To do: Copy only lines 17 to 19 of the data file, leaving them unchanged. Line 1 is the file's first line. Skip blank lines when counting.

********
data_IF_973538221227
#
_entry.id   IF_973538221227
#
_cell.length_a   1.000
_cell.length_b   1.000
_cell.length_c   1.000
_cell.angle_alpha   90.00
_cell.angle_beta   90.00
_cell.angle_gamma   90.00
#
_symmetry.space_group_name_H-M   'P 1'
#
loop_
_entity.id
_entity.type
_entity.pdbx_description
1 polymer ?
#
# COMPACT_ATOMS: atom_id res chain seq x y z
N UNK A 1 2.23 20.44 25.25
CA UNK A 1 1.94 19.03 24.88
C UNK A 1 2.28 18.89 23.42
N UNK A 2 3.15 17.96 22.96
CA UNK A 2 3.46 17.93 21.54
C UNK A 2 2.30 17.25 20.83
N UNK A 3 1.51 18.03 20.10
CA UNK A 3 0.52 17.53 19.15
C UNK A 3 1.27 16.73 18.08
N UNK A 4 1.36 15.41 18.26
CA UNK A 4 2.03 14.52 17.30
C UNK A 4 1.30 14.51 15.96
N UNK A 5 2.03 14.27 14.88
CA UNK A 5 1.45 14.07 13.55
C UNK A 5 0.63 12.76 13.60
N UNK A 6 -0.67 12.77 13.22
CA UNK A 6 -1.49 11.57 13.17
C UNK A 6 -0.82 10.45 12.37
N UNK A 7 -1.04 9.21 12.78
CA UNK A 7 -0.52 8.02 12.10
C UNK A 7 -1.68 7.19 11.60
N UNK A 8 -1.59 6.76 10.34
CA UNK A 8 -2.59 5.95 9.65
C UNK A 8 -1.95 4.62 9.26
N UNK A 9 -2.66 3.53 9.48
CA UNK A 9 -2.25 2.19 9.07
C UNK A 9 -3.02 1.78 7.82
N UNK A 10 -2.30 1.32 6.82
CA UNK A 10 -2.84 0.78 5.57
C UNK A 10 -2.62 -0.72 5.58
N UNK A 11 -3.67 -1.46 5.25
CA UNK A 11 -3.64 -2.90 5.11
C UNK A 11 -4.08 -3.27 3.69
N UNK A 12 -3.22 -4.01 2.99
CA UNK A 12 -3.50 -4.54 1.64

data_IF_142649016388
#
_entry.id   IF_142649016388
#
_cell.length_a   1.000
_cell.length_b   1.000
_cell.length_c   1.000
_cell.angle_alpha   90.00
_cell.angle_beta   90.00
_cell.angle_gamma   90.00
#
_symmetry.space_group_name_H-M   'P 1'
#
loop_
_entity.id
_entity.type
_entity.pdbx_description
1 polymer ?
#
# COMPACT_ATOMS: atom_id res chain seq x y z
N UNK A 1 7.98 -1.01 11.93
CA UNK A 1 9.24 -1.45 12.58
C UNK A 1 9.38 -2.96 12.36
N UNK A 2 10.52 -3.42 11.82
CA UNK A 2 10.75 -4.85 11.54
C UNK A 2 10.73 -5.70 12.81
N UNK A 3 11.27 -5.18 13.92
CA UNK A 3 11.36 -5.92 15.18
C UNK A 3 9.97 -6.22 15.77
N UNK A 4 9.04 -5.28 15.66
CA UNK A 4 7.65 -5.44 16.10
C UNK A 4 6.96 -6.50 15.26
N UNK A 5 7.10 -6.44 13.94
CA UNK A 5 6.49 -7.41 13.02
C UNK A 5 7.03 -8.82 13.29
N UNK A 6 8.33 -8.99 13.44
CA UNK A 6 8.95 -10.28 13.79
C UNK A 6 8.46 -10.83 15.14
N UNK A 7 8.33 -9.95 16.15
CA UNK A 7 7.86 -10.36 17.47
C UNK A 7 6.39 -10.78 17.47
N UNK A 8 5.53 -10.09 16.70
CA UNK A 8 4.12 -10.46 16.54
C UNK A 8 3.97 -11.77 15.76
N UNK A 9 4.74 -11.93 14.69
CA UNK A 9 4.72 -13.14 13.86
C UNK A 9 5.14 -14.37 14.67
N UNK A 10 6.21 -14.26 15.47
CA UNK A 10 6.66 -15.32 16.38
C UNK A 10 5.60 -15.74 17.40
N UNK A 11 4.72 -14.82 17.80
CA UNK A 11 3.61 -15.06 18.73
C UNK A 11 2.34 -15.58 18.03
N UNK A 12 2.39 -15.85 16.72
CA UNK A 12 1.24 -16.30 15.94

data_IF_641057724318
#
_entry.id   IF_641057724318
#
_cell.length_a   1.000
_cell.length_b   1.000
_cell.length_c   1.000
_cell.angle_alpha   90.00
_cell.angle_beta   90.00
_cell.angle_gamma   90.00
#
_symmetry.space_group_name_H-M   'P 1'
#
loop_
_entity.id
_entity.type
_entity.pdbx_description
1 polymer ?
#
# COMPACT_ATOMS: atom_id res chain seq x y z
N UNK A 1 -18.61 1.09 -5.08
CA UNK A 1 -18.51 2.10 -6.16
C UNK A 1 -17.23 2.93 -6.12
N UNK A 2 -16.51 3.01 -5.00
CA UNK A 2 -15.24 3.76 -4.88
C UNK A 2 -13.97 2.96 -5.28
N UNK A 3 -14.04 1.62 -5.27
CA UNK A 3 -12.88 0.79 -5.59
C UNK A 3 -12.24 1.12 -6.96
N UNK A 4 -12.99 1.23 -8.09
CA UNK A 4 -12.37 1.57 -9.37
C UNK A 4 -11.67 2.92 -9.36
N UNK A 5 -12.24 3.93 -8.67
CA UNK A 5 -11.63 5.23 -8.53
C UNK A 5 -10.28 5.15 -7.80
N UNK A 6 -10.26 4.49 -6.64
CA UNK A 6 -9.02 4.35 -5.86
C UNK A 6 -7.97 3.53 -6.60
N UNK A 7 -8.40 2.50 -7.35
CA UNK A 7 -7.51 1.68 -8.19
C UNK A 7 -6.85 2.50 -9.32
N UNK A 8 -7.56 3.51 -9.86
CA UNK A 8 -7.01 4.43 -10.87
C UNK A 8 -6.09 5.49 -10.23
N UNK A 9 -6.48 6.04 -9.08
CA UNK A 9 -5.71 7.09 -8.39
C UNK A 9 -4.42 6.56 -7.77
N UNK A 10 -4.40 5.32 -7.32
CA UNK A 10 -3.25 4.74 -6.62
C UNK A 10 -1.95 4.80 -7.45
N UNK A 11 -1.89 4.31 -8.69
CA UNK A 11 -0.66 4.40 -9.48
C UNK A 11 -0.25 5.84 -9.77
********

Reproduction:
_entity.pdbx_description
1 polymer ?
#